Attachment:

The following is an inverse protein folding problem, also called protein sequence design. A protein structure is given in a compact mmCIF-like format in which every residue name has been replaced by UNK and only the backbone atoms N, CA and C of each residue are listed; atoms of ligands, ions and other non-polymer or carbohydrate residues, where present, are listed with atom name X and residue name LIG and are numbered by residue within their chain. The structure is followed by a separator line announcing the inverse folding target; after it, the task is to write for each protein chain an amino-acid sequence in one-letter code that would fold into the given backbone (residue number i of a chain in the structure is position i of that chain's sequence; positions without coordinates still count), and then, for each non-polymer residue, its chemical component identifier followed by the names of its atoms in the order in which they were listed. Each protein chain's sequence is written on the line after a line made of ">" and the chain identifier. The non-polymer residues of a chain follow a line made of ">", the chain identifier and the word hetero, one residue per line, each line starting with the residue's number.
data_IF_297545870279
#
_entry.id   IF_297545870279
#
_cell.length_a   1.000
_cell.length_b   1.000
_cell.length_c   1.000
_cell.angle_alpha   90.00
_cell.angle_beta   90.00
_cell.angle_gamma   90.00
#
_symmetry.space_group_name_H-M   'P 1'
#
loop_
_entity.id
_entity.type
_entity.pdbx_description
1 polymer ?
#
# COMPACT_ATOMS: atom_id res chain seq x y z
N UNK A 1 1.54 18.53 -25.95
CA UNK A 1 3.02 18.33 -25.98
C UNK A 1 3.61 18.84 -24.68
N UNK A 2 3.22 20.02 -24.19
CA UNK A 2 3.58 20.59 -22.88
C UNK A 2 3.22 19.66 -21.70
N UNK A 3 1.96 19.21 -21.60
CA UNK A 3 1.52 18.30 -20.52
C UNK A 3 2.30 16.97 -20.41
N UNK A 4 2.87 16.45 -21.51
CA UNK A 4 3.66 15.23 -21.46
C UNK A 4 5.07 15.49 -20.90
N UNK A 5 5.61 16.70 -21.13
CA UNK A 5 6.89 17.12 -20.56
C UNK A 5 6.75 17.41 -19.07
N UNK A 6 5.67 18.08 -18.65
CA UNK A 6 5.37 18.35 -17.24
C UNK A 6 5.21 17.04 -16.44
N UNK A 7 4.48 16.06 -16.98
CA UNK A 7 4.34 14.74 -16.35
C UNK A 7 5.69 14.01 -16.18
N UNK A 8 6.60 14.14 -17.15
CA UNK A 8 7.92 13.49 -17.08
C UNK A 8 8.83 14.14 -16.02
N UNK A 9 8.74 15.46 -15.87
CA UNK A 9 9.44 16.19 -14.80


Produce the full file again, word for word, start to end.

The following is an inverse protein folding problem, also called protein sequence design. A protein structure is given in a compact mmCIF-like format in which every residue name has been replaced by UNK and only the backbone atoms N, CA and C of each residue are listed; atoms of ligands, ions and other non-polymer or carbohydrate residues, where present, are listed with atom name X and residue name LIG and are numbered by residue within their chain. The structure is followed by a separator line announcing the inverse folding target; after it, the task is to write for each protein chain an amino-acid sequence in one-letter code that would fold into the given backbone (residue number i of a chain in the structure is position i of that chain's sequence; positions without coordinates still count), and then, for each non-polymer residue, its chemical component identifier followed by the names of its atoms in the order in which they were listed. Each protein chain's sequence is written on the line after a line made of ">" and the chain identifier. The non-polymer residues of a chain follow a line made of ">", the chain identifier and the word hetero, one residue per line, each line starting with the residue's number.
data_IF_297545870279
#
_entry.id   IF_297545870279
#
_cell.length_a   1.000
_cell.length_b   1.000
_cell.length_c   1.000
_cell.angle_alpha   90.00
_cell.angle_beta   90.00
_cell.angle_gamma   90.00
#
_symmetry.space_group_name_H-M   'P 1'
#
loop_
_entity.id
_entity.type
_entity.pdbx_description
1 polymer ?
#
# COMPACT_ATOMS: atom_id res chain seq x y z
N UNK A 1 1.54 18.53 -25.95
CA UNK A 1 3.02 18.33 -25.98
C UNK A 1 3.61 18.84 -24.68
N UNK A 2 3.22 20.02 -24.19
CA UNK A 2 3.58 20.59 -22.88
C UNK A 2 3.22 19.66 -21.70
N UNK A 3 1.96 19.21 -21.60
CA UNK A 3 1.52 18.30 -20.52
C UNK A 3 2.30 16.97 -20.41
N UNK A 4 2.87 16.45 -21.51
CA UNK A 4 3.66 15.23 -21.46
C UNK A 4 5.07 15.49 -20.90
N UNK A 5 5.61 16.70 -21.13
CA UNK A 5 6.89 17.12 -20.56
C UNK A 5 6.75 17.41 -19.07
N UNK A 6 5.67 18.08 -18.65
CA UNK A 6 5.37 18.35 -17.24
C UNK A 6 5.21 17.04 -16.44
N UNK A 7 4.48 16.06 -16.98
CA UNK A 7 4.34 14.74 -16.35
C UNK A 7 5.69 14.01 -16.18
N UNK A 8 6.60 14.14 -17.15
CA UNK A 8 7.92 13.49 -17.08
C UNK A 8 8.83 14.14 -16.02
N UNK A 9 8.74 15.46 -15.87
CA UNK A 9 9.44 16.19 -14.80